What Is the Gut?
The gut is one of the largest organs in the body in terms of surface area and the number of bacterial species that colonize it. The composition of the gut microbiome changes substantially from infancy to adulthood. The microbiome helps the body accommodate and adapt to things coming from the outside.
What Bacteria Live in the Gut?
Four main bacteria live in the gut:
These bacteria live alongside fungi and viruses. Together, these microbes impact gut immunology.
What Is a Leaky Gut?
Our body generates an immune response by reacting to an antigen, normally a foreign substance. In the upper bowel, most antigen exposure comes from a person’s diet. When someone has a “leaky gut,” antigens cross the epithelial surface (a protective layer of tissue) through breaks in tight junctions of the bowel. A leaky gut results from antibiotics, NSAIDs, and dietary habits. Because of antigens breaking through the body’s barriers, the immune response can become pathologic and influence atopic disease.
Normal Gut Immunology
The gut has an extensive and highly active immune system comprised of many parts:
- Peyer’s Patches: Peyer’s patches in the small bowel are aggregates of lymphoid tissue, organized structures where the immune system plays out its response. An average adult has at least 200 of these. Within each Peyer’s patch, follicle-associated epithelium in the intestinal wall can directly sense pathogens.
- The epithelium: The epithelium has tight junctions that prevent antigens from permeating the gut. The epithelium secretes mucus that traps antigens before they enter the gut lumen. The epithelium itself can also directly sense bacteria and pathogens, even outside of the localized areas of lymphoid tissue. This tissue contains specialized “M Cells” that transport gut bacteria and antigens from the gut lumen into the lymphoid tissue.
- Bacteria: The epithelium has bacteria that live within it. These bacteria help the epithelium maintain integrity by exerting an anti-inflammatory response that protects the epithelium.
- Dendritic cells: Dendritic cells present antigens to other immune cells, such as T-cells and B-cells, which create immune cells that generate an immune response specific to those antigens.
- Macrophages: The gut has special macrophages that are responsible for “eating” and digesting pathogens.
- T-cells and B-cells: T-cells help activate B-cells, which are cells that secrete proteins called antibodies. Antibodies help your body get rid of a pathogen. The main type of antibody produced in the gut is known as IgA.
- Regulatory T-cells: Because the body doesn't want immune cells to damage the gut’s tissues, it utilizes immune cells called regulatory T-cells. These cells release proteins called cytokines. While some cytokines promote inflammation, the cytokines secreted by regulatory T-cells have an anti-inflammatory effect.
Gut Inflammation and Food Allergies
A leaky epithelial barrier can cause excessive activation of antigens, specifically Th2 and regulatory T cells (Tregs). Normally, when food is eaten, there isn’t an immune response because the gut environment is rich in Tregs and short-chain fatty acids. These short-chain fatty acids produce more Treg cells, which protect the intestinal lining from inflammation. One reason gut bacteria is crucial to gut immune function is that it helps produce these short-chain fatty acids.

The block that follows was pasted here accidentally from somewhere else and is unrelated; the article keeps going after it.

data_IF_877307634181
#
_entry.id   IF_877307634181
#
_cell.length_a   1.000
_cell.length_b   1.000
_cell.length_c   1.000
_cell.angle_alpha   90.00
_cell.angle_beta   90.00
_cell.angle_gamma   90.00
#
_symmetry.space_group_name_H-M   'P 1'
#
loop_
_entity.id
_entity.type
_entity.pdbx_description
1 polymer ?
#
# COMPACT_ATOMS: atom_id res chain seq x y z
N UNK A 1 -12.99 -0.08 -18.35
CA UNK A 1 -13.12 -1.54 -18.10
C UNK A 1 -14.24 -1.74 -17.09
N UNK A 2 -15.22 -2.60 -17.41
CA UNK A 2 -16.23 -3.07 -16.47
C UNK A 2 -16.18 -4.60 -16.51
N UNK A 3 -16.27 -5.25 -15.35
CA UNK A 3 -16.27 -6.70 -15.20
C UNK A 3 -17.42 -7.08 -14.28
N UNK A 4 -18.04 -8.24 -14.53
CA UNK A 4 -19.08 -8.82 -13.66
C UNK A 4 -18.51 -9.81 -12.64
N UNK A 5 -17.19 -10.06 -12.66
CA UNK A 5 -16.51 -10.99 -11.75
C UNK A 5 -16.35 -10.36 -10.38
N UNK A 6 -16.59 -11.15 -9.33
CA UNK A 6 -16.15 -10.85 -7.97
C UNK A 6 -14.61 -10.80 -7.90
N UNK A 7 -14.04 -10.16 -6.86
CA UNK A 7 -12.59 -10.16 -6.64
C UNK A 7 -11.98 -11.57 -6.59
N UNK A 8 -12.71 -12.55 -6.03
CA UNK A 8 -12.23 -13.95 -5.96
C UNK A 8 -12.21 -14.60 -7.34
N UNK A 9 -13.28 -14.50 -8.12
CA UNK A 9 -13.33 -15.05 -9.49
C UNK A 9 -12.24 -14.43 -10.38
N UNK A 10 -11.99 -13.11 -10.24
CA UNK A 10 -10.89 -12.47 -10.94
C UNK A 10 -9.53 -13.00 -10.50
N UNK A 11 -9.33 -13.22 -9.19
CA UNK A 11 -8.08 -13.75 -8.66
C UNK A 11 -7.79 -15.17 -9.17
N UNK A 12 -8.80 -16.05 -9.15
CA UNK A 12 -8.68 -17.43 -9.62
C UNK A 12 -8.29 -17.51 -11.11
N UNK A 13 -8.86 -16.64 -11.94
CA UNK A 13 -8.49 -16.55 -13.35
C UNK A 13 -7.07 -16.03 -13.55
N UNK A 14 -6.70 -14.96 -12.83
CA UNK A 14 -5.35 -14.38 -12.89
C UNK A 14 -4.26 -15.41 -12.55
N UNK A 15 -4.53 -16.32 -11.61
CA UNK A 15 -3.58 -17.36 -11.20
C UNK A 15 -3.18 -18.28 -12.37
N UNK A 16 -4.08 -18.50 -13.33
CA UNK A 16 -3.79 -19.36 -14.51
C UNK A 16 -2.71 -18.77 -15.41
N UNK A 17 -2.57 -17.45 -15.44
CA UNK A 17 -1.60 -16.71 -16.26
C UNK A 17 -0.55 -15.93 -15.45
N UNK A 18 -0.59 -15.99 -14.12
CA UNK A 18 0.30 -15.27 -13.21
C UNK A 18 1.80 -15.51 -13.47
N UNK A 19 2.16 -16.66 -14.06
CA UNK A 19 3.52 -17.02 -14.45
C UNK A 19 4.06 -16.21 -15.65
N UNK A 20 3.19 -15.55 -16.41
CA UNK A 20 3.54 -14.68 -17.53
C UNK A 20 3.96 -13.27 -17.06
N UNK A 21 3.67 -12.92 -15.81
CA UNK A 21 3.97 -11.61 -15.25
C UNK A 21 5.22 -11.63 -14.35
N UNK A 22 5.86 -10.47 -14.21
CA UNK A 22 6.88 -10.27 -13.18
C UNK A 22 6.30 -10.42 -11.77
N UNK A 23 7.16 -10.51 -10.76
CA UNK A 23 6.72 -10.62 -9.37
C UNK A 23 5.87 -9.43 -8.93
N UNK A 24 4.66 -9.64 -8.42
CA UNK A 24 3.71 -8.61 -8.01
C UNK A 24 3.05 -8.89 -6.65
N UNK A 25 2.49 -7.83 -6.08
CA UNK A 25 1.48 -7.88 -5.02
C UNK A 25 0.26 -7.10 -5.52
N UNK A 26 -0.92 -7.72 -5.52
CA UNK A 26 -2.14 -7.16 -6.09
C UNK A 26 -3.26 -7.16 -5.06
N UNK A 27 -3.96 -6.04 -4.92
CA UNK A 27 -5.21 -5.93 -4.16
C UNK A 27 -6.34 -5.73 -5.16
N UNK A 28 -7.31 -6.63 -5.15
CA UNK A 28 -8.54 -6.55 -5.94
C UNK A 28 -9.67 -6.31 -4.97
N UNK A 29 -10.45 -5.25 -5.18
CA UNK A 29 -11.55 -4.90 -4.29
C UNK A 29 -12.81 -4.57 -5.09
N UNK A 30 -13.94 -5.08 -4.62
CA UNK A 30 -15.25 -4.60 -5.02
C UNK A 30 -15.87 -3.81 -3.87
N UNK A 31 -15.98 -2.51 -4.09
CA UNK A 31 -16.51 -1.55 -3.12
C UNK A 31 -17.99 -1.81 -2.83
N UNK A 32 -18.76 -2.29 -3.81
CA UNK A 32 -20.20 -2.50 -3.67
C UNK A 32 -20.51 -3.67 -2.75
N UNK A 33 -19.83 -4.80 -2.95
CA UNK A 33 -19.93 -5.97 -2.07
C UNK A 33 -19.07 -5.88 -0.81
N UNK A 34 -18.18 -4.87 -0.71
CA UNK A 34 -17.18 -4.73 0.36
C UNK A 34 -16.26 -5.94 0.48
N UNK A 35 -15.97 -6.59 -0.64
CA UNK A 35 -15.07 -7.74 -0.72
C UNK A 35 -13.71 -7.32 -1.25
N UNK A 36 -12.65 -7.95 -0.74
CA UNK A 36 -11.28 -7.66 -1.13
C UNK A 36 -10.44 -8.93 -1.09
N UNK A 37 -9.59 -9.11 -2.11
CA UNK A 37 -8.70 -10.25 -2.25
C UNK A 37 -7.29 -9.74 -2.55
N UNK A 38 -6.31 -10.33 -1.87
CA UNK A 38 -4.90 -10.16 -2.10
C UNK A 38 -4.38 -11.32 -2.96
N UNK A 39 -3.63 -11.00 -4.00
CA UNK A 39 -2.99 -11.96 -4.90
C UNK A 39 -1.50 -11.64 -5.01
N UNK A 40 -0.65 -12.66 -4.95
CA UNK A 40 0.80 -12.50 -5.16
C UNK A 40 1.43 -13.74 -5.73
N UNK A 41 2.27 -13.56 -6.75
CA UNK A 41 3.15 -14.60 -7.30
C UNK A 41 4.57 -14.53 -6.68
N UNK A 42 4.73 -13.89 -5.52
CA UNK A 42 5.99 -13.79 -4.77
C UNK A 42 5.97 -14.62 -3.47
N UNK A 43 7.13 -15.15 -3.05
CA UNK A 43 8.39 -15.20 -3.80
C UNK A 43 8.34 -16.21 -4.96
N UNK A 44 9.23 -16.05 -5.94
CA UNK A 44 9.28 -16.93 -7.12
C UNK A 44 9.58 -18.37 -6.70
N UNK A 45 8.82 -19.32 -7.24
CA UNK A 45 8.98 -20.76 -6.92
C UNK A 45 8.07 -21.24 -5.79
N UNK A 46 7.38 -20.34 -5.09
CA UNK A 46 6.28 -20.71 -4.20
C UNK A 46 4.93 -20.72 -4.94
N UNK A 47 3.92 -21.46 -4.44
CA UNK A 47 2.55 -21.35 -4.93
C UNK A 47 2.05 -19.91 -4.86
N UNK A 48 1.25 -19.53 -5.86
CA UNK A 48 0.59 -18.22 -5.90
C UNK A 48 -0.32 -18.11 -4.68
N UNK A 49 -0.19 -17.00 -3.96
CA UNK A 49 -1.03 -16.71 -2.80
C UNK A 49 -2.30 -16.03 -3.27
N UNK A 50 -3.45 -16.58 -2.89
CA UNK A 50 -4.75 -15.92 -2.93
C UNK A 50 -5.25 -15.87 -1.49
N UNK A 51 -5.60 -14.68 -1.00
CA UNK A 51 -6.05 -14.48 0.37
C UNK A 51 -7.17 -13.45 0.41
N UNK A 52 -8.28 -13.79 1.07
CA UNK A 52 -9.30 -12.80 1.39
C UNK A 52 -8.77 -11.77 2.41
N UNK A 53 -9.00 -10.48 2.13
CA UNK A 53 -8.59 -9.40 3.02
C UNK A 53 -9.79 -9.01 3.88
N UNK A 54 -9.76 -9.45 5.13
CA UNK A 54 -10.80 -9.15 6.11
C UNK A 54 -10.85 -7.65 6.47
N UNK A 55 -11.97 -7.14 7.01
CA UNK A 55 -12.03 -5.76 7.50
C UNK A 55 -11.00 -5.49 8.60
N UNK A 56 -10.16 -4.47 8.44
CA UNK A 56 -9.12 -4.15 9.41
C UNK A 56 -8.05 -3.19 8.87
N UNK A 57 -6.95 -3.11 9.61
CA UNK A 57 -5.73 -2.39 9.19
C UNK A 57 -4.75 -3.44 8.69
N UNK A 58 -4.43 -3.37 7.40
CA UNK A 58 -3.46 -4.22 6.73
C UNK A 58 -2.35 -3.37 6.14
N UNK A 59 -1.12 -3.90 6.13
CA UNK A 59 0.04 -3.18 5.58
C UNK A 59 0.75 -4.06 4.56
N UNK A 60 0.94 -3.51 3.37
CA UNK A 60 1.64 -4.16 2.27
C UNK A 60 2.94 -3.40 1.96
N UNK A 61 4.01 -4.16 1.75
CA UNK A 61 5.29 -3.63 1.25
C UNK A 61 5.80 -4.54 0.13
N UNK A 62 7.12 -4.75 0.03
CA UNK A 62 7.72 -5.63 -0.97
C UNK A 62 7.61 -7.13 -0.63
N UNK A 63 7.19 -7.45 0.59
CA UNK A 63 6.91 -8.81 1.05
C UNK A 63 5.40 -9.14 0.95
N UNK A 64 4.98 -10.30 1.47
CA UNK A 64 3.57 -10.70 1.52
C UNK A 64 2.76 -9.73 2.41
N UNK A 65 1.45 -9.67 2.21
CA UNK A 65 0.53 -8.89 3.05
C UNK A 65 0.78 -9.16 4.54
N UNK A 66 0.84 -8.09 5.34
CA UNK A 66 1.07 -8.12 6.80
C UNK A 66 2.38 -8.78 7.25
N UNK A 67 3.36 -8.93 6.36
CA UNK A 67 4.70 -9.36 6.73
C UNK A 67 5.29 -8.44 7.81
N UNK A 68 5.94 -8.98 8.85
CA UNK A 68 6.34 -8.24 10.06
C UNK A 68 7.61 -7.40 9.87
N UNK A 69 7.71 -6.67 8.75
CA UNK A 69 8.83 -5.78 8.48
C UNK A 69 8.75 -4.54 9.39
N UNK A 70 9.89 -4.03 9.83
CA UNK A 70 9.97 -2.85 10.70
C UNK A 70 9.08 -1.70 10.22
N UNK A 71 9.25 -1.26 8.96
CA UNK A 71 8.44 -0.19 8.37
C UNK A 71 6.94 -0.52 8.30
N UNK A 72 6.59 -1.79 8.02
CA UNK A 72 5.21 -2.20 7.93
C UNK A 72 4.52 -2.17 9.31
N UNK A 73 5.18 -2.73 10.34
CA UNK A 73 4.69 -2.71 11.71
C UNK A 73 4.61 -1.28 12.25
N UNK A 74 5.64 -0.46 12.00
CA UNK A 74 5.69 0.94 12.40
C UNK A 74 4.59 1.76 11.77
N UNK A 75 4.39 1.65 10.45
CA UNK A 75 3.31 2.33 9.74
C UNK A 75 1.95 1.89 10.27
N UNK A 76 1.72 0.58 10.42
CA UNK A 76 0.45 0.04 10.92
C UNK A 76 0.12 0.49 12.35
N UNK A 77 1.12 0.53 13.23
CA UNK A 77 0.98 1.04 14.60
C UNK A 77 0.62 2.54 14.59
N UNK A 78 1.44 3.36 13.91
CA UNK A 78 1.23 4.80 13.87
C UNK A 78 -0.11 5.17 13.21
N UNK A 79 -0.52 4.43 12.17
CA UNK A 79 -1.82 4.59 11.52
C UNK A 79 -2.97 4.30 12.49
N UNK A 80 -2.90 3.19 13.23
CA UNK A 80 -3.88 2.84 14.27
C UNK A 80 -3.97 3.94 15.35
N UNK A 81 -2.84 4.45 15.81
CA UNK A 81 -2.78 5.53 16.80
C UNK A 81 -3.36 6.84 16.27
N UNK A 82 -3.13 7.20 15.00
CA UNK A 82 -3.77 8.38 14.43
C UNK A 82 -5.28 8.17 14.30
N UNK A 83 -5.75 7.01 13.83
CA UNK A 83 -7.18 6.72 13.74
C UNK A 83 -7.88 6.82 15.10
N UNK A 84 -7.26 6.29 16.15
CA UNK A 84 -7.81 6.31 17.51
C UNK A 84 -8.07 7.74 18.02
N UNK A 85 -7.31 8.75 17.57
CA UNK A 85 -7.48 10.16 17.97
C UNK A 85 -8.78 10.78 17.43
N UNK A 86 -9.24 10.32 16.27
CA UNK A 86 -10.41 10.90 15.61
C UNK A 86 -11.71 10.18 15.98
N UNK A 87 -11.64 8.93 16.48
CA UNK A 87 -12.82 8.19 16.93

In early life, gut bacteria strongly correlates with the risk of developing food allergies later in life. This phenomenon occurs because when you lose bacterial flora, you develop more Th2 cells and fewer Treg cells. Th2 cells increase the type of antibody in allergic responses (IgE).
One study compared the first stool of infants and found that those with less rich microbiota were more likely to develop allergies by age one. Furthermore, providing probiotics to infants has been shown to reduce the risk of future atopic disease due to more short-chain, fatty-acid-producing bacteria. Improving children’s gut bacteria has promising implications for the reduction of food allergies.
The Gut-Lung Connection
The understanding of the gut-lung connection came from an observation that different lung diseases were influenced by intestinal microenvironment changes and vice versa. Like with allergies, early life is the most important period where gut imbalance may lead to the development of respiratory illnesses, specifically asthma.
There are many different types of asthma, and each type is associated with different pathophysiology, risks, and symptoms. The type of asthma a patient has is closely linked to the microbiome of the lung, which is also linked to the microbiome of the gut.
What Influences the Microbiome and Allergy?
Below are factors that influence both the microbiome and allergies. These further indicate a relationship between environmental factors and allergies. They also show that the more antigens exposed in early life, the less likely a person will suffer from allergies later.
- Animal exposure
- Family size
- Born first among siblings
- Less antibiotic exposure
- High fiber, fruit, and vegetable diet
- Maternal diet during pregnancy
Can the Gut-Allergy Connection Be Used to Treat Allergies?
Now that science is starting to understand how the gut microbiome affects allergies, scientists are trying to garner this information to treat allergies.
One possible treatment method is to engineer the microbiome so that it has more bacterial strains that produce short-chain fatty acids. Treating patients with regulatory T-cells specific to food allergies could help suppress unnecessary immune responses. Therefore, the GI tract offers great potential as a venue for future allergy treatments.
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